Wow – it’s shocking to think that I have less than a month left of business school. It has been a roller coaster ride, full of ups and downs and a little bit of nausea (mainly because of some street dumplings I had in Shanghai). Among the best of my Sloan experiences were the treks and tours I went on; these were the moments I will remember and treasure.
1) A chance to learn:
Before this trip, I thought “the creativity business” meant the entertainment industry: a collection of artists, agents, coders, and business people who enable my bad habits (think Tetris-style apps and indie pop music). I am really glad that we used this course to also study “creativity IN business” – we acknowledged that even the most tedious of tasks benefit from innovation. Those managers who can lead an engaging brainstorm or those consultants who can help their clients see a new vision are using creativity on a daily basis. Happy news for me is that these skills can be learned and developed, and companies like BCG are studying the ways to teach us how.
2) A chance to explore:
In just over a year, I’ve visited about 9 cities in 5 Asian countries – a part of the world I had never been to before Sloan. In Singapore, I saw an island country with no natural resources become a global hub for water innovation. In China, I discovered a passion for decoding hanzi (characters), and was able to translate words I didn’t know how to pronounce in Mandarin. In Hong Kong, I studied the growing Asian luxury market – and contrasted it with the small markets in the city’s “ladder streets.” In Korea, I saw a changing business climate that is rethinking everything from mobile apps to credit cards. And finally, I loved Japan: heated toilet seats (I know a number of my classmates have blogged about these!), magical photo booths, unbelievably generous people, stunning temples, and crazy themed bars… what a whirlwind. These trips have been an incredible opportunity to begin exploring a continent I haven’t nearly gotten my fill of.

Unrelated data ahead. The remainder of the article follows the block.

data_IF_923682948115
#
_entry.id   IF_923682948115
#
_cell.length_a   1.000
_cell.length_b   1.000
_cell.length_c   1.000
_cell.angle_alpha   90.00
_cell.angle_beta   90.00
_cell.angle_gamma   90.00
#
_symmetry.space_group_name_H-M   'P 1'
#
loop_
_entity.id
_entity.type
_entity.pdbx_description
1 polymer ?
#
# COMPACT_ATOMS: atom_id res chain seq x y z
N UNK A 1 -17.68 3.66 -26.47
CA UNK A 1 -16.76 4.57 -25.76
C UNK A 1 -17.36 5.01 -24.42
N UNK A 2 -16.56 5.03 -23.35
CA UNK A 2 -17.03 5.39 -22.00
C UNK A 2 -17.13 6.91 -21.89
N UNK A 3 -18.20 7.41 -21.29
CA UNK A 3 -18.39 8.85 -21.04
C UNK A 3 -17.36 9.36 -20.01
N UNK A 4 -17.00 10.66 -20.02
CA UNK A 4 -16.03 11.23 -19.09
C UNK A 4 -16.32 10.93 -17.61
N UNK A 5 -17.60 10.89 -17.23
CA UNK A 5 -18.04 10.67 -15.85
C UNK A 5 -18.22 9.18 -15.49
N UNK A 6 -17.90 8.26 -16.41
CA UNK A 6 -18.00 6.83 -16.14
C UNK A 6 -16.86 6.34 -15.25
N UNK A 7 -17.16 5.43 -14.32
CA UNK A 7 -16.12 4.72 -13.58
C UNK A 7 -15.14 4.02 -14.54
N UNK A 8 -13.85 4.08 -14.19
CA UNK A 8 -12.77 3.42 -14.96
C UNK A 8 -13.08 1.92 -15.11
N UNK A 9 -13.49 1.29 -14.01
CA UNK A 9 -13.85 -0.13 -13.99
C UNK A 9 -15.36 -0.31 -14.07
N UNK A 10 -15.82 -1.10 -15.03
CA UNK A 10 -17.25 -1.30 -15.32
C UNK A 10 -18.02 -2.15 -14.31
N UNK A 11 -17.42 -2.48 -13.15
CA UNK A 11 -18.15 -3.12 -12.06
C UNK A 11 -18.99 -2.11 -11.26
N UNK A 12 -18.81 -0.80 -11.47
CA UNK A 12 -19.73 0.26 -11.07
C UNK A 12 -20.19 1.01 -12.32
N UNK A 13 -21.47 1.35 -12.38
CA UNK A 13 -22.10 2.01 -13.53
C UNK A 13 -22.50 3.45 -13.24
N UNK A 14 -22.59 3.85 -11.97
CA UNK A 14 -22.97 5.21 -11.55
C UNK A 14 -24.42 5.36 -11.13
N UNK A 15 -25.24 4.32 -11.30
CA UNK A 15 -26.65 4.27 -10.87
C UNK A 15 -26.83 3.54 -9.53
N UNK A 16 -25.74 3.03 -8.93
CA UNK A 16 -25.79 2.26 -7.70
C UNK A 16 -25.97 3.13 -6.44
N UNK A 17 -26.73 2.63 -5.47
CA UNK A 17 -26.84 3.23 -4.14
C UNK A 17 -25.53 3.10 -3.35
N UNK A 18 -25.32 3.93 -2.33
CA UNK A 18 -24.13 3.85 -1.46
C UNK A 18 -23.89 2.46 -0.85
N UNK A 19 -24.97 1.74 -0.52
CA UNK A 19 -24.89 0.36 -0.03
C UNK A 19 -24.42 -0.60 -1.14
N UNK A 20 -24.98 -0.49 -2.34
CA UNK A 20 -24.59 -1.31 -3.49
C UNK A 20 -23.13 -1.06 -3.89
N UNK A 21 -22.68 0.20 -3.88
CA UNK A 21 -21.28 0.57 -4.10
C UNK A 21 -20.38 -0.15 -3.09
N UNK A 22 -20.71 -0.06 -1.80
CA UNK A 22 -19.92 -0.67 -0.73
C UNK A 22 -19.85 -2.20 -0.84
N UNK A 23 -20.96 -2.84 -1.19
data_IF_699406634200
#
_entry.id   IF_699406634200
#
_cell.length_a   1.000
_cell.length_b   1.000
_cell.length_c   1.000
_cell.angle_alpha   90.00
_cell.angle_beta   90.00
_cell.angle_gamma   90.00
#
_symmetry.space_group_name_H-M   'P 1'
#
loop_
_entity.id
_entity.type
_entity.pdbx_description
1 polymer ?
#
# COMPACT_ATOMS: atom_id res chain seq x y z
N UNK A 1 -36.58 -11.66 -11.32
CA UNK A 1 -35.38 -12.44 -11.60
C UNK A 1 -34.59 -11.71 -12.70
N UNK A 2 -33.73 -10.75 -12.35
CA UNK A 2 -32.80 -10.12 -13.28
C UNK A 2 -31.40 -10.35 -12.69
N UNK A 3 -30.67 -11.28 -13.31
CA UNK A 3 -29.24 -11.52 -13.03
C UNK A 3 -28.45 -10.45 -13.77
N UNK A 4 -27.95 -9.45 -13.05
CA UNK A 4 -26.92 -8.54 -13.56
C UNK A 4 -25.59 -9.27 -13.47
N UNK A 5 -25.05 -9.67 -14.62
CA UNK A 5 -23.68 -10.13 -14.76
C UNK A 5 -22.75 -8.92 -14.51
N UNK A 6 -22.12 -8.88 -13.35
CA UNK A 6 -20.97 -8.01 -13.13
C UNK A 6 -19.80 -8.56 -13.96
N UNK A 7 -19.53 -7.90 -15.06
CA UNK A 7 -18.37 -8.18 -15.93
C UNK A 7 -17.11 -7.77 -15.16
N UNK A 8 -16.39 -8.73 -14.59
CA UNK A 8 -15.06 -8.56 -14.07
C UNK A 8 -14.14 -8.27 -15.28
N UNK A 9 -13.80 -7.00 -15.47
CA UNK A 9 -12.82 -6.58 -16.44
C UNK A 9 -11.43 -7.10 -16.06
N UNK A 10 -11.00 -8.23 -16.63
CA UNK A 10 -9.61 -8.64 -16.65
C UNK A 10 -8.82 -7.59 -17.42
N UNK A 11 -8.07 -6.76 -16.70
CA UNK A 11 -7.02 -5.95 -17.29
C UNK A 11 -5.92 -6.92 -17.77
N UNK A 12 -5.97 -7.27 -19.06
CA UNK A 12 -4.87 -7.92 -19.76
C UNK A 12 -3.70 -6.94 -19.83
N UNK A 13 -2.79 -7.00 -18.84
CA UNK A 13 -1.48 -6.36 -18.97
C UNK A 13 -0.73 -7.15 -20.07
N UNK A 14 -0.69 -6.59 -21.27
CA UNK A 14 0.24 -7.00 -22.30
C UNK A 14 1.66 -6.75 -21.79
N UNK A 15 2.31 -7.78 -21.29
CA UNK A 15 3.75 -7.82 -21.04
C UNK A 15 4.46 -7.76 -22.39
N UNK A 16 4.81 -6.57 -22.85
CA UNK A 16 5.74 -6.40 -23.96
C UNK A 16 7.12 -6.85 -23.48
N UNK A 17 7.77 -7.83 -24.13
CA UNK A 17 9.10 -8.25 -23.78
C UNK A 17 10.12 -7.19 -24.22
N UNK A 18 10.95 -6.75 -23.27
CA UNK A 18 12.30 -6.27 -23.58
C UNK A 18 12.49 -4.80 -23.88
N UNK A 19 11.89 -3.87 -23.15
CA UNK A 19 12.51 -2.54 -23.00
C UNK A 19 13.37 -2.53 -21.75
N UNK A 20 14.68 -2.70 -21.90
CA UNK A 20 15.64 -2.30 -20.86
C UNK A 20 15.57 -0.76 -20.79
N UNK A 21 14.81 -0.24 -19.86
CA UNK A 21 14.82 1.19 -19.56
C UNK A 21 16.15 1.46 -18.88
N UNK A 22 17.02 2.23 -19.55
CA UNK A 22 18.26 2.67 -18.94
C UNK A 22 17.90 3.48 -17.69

3) A chance to meet new people:
This may be an obvious part of business school life, but for a married gal living off campus, the opportunities to connect with other students (especially first years) are not as common as you might think. These trips gave me the chance to get to know some of the 2011s, 2012s, and 2013s I will be friends with long after graduation. (To illustrate this point, I’ll say that the best part of coming back to school after the trip was the constant hugging and high-fiving every time study tour folks met in the halls.)
Any incoming MBA student should be excited about what is to come – opportunities, friendship, possibly a new career path. But the best piece of advice I got during orientation was to take every chance to travel with classmates, even if it meant taking on an extra class or TAing to make some extra money (I did both!). I can’t thank the organizers enough for setting up such a fabulous experience!